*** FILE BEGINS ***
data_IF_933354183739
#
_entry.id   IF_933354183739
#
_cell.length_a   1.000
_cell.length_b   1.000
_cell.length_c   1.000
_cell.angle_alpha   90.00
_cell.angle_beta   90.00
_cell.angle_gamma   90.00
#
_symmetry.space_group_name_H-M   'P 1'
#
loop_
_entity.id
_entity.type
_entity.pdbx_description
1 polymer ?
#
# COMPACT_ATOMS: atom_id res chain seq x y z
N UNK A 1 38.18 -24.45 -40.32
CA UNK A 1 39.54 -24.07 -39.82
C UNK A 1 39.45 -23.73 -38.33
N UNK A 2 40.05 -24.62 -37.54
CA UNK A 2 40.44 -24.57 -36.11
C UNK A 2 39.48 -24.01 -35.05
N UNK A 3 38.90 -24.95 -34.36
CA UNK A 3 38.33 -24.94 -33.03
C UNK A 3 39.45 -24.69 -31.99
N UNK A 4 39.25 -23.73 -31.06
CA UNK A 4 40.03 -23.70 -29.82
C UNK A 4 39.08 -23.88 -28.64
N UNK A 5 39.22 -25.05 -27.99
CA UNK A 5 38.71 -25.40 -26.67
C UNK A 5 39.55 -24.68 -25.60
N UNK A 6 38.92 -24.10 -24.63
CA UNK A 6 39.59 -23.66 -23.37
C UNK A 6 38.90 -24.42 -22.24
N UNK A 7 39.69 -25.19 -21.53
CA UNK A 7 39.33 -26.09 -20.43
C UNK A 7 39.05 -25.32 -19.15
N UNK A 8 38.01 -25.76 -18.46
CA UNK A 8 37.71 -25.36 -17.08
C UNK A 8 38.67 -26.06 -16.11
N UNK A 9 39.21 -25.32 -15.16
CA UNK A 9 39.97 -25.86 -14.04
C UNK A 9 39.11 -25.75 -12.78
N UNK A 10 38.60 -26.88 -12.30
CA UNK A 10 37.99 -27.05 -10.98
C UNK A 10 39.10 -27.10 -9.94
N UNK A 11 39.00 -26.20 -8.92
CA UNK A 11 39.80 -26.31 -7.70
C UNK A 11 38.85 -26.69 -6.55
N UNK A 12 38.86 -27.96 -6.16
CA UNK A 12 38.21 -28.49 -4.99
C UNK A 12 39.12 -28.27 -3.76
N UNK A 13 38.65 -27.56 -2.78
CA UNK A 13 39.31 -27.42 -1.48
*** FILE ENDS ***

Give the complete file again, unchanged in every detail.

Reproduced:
data_IF_933354183739
#
_entry.id   IF_933354183739
#
_cell.length_a   1.000
_cell.length_b   1.000
_cell.length_c   1.000
_cell.angle_alpha   90.00
_cell.angle_beta   90.00
_cell.angle_gamma   90.00
#
_symmetry.space_group_name_H-M   'P 1'
#
loop_
_entity.id
_entity.type
_entity.pdbx_description
1 polymer ?
#
# COMPACT_ATOMS: atom_id res chain seq x y z
N UNK A 1 38.18 -24.45 -40.32
CA UNK A 1 39.54 -24.07 -39.82
C UNK A 1 39.45 -23.73 -38.33
N UNK A 2 40.05 -24.62 -37.54
CA UNK A 2 40.44 -24.57 -36.11
C UNK A 2 39.48 -24.01 -35.05
N UNK A 3 38.90 -24.95 -34.36
CA UNK A 3 38.33 -24.94 -33.03
C UNK A 3 39.45 -24.69 -31.99
N UNK A 4 39.25 -23.73 -31.06
CA UNK A 4 40.03 -23.70 -29.82
C UNK A 4 39.08 -23.88 -28.64
N UNK A 5 39.22 -25.05 -27.99
CA UNK A 5 38.71 -25.40 -26.67
C UNK A 5 39.55 -24.68 -25.60
N UNK A 6 38.92 -24.10 -24.63
CA UNK A 6 39.59 -23.66 -23.37
C UNK A 6 38.90 -24.42 -22.24
N UNK A 7 39.69 -25.19 -21.53
CA UNK A 7 39.33 -26.09 -20.43
C UNK A 7 39.05 -25.32 -19.15
N UNK A 8 38.01 -25.76 -18.46
CA UNK A 8 37.71 -25.36 -17.08
C UNK A 8 38.67 -26.06 -16.11
N UNK A 9 39.21 -25.32 -15.16
CA UNK A 9 39.97 -25.86 -14.04
C UNK A 9 39.11 -25.75 -12.78
N UNK A 10 38.60 -26.88 -12.30
CA UNK A 10 37.99 -27.05 -10.98
C UNK A 10 39.10 -27.10 -9.94
N UNK A 11 39.00 -26.20 -8.92
CA UNK A 11 39.80 -26.31 -7.70
C UNK A 11 38.85 -26.69 -6.55
N UNK A 12 38.86 -27.96 -6.16
CA UNK A 12 38.21 -28.49 -4.99
C UNK A 12 39.12 -28.27 -3.76
N UNK A 13 38.65 -27.56 -2.78
CA UNK A 13 39.31 -27.42 -1.48